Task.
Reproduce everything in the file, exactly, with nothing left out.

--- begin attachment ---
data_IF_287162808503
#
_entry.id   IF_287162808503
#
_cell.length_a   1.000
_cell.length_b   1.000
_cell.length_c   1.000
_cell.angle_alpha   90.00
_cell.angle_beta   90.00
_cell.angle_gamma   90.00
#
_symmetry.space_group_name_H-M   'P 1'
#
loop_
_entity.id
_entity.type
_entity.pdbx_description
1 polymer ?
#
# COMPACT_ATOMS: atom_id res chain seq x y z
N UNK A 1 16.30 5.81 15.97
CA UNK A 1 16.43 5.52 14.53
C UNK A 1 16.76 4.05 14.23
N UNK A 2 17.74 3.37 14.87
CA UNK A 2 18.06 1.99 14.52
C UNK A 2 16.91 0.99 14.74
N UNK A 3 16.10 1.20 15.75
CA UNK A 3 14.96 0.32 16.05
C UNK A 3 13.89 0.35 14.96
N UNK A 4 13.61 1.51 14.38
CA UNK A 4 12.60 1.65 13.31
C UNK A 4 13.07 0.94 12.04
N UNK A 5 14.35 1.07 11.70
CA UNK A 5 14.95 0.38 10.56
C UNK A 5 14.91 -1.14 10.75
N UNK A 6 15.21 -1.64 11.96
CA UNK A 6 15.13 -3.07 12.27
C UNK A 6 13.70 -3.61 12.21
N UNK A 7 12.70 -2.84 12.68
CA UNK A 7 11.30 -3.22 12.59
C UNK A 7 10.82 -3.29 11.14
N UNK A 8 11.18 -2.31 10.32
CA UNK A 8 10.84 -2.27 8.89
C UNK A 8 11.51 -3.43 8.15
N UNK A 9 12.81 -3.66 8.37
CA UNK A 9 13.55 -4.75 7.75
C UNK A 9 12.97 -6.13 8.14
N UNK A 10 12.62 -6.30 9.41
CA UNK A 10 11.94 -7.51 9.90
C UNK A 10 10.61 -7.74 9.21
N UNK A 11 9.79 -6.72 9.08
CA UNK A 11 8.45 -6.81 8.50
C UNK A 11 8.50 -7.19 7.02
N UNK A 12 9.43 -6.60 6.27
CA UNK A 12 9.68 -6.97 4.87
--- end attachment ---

data_IF_287162808503
#
_entry.id   IF_287162808503
#
_cell.length_a   1.000
_cell.length_b   1.000
_cell.length_c   1.000
_cell.angle_alpha   90.00
_cell.angle_beta   90.00
_cell.angle_gamma   90.00
#
_symmetry.space_group_name_H-M   'P 1'
#
loop_
_entity.id
_entity.type
_entity.pdbx_description
1 polymer ?
#
# COMPACT_ATOMS: atom_id res chain seq x y z
N UNK A 1 16.30 5.81 15.97
CA UNK A 1 16.43 5.52 14.53
C UNK A 1 16.76 4.05 14.23
N UNK A 2 17.74 3.37 14.87
CA UNK A 2 18.06 1.99 14.52
C UNK A 2 16.91 0.99 14.74
N UNK A 3 16.10 1.20 15.75
CA UNK A 3 14.96 0.32 16.05
C UNK A 3 13.89 0.35 14.96
N UNK A 4 13.61 1.51 14.38
CA UNK A 4 12.60 1.65 13.31
C UNK A 4 13.07 0.94 12.04
N UNK A 5 14.35 1.07 11.70
CA UNK A 5 14.95 0.38 10.56
C UNK A 5 14.91 -1.14 10.75
N UNK A 6 15.21 -1.64 11.96
CA UNK A 6 15.13 -3.07 12.27
C UNK A 6 13.70 -3.61 12.21
N UNK A 7 12.70 -2.84 12.68
CA UNK A 7 11.30 -3.22 12.59
C UNK A 7 10.82 -3.29 11.14
N UNK A 8 11.18 -2.31 10.32
CA UNK A 8 10.84 -2.27 8.89
C UNK A 8 11.51 -3.43 8.15
N UNK A 9 12.81 -3.66 8.37
CA UNK A 9 13.55 -4.75 7.75
C UNK A 9 12.97 -6.13 8.14
N UNK A 10 12.62 -6.30 9.41
CA UNK A 10 11.94 -7.51 9.90
C UNK A 10 10.61 -7.74 9.21
N UNK A 11 9.79 -6.72 9.08
CA UNK A 11 8.45 -6.81 8.50
C UNK A 11 8.50 -7.19 7.02
N UNK A 12 9.43 -6.60 6.27
CA UNK A 12 9.68 -6.97 4.87